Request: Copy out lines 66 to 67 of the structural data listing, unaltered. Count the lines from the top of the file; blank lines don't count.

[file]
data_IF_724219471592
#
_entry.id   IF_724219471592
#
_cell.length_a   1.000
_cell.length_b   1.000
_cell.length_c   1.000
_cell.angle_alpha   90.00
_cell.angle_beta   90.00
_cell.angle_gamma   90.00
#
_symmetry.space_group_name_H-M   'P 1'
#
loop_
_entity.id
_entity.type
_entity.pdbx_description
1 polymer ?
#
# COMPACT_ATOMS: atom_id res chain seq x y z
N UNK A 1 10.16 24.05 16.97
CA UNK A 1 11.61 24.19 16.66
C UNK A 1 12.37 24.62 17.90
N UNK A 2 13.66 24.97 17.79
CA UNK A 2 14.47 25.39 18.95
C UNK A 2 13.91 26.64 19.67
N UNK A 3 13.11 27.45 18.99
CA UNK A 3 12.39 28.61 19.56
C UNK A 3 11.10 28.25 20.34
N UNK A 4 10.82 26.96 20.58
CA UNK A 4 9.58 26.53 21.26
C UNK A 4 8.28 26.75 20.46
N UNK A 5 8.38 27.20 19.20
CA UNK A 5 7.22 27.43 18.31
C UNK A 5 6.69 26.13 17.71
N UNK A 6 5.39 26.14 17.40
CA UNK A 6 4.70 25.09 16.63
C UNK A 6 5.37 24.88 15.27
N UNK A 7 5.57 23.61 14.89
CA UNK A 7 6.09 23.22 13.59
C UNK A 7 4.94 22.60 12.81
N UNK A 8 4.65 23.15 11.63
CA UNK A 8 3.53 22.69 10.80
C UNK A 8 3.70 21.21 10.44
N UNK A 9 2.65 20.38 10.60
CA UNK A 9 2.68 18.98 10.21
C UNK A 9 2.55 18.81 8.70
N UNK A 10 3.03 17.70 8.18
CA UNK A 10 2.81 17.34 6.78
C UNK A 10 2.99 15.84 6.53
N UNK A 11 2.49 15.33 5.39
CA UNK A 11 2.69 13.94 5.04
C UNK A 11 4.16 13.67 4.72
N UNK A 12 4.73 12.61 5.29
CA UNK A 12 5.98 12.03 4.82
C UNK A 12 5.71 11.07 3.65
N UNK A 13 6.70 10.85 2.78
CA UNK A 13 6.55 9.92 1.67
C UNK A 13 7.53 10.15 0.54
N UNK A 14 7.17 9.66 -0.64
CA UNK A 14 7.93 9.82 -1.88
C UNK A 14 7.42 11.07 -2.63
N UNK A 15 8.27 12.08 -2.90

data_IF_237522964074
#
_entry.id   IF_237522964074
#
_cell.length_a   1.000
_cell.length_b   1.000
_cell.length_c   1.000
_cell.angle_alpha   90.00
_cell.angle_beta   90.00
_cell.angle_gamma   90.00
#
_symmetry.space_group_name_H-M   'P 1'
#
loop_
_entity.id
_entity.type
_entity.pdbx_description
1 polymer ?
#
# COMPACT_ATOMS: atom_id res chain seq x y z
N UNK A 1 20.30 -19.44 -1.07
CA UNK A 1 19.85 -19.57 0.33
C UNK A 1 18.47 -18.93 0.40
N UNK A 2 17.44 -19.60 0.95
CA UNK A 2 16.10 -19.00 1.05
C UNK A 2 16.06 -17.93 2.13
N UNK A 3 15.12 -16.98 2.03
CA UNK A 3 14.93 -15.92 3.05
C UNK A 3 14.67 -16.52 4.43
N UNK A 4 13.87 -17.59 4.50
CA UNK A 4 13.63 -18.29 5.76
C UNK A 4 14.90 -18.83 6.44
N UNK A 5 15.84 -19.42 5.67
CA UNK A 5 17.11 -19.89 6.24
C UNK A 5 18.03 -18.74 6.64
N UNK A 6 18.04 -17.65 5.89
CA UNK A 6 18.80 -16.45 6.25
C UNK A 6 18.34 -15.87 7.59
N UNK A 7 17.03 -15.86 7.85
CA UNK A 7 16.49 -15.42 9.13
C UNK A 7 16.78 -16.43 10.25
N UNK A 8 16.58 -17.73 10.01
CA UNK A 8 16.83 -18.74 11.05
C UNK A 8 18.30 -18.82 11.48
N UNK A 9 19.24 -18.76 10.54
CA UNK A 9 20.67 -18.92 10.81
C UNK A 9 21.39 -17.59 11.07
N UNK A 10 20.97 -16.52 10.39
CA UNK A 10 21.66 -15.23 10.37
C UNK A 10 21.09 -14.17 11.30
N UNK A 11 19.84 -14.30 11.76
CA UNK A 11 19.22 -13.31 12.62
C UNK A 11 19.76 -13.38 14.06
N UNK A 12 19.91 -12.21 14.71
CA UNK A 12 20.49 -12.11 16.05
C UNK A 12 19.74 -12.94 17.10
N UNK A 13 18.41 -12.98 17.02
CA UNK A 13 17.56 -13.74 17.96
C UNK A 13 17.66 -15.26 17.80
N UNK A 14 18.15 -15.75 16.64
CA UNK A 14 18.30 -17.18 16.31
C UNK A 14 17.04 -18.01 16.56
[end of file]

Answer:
_entry.id   IF_237522964074
#